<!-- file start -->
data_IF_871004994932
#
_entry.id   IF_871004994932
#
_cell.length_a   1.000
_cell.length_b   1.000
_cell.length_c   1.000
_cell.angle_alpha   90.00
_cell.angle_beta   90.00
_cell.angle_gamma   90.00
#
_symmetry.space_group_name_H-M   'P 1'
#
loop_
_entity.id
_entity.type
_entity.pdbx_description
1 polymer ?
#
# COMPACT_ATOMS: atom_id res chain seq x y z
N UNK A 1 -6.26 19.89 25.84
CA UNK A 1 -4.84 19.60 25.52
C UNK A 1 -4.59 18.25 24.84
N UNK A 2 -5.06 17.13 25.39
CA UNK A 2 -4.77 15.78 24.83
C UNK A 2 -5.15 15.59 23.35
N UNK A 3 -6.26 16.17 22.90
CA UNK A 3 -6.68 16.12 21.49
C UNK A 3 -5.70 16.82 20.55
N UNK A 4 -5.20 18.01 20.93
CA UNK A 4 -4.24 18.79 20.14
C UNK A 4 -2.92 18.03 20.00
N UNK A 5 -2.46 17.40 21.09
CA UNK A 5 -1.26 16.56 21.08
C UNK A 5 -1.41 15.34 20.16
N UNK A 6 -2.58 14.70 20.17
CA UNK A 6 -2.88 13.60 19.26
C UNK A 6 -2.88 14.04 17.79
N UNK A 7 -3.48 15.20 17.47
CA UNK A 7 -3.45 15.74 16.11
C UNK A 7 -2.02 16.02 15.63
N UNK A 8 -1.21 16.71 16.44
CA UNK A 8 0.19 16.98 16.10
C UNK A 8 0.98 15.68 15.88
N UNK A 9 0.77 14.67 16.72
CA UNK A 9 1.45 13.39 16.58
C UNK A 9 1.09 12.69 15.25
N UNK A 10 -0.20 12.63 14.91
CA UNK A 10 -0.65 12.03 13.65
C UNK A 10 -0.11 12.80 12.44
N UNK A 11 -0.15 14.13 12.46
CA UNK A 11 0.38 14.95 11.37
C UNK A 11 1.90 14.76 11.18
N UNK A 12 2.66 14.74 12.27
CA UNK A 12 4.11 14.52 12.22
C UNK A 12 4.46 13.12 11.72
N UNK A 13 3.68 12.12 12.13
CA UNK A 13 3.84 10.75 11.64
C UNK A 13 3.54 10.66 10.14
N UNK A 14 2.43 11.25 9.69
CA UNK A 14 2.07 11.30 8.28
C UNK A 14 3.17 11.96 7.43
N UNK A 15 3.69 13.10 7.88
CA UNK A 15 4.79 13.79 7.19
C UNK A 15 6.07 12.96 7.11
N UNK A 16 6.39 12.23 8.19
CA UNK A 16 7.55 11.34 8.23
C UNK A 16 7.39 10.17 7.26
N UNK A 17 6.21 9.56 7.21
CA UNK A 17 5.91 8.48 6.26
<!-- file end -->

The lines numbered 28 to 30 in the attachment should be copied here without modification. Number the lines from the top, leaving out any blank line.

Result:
CA UNK A 3 -6.68 16.12 21.49
C UNK A 3 -5.70 16.82 20.55
N UNK A 4 -5.20 18.01 20.93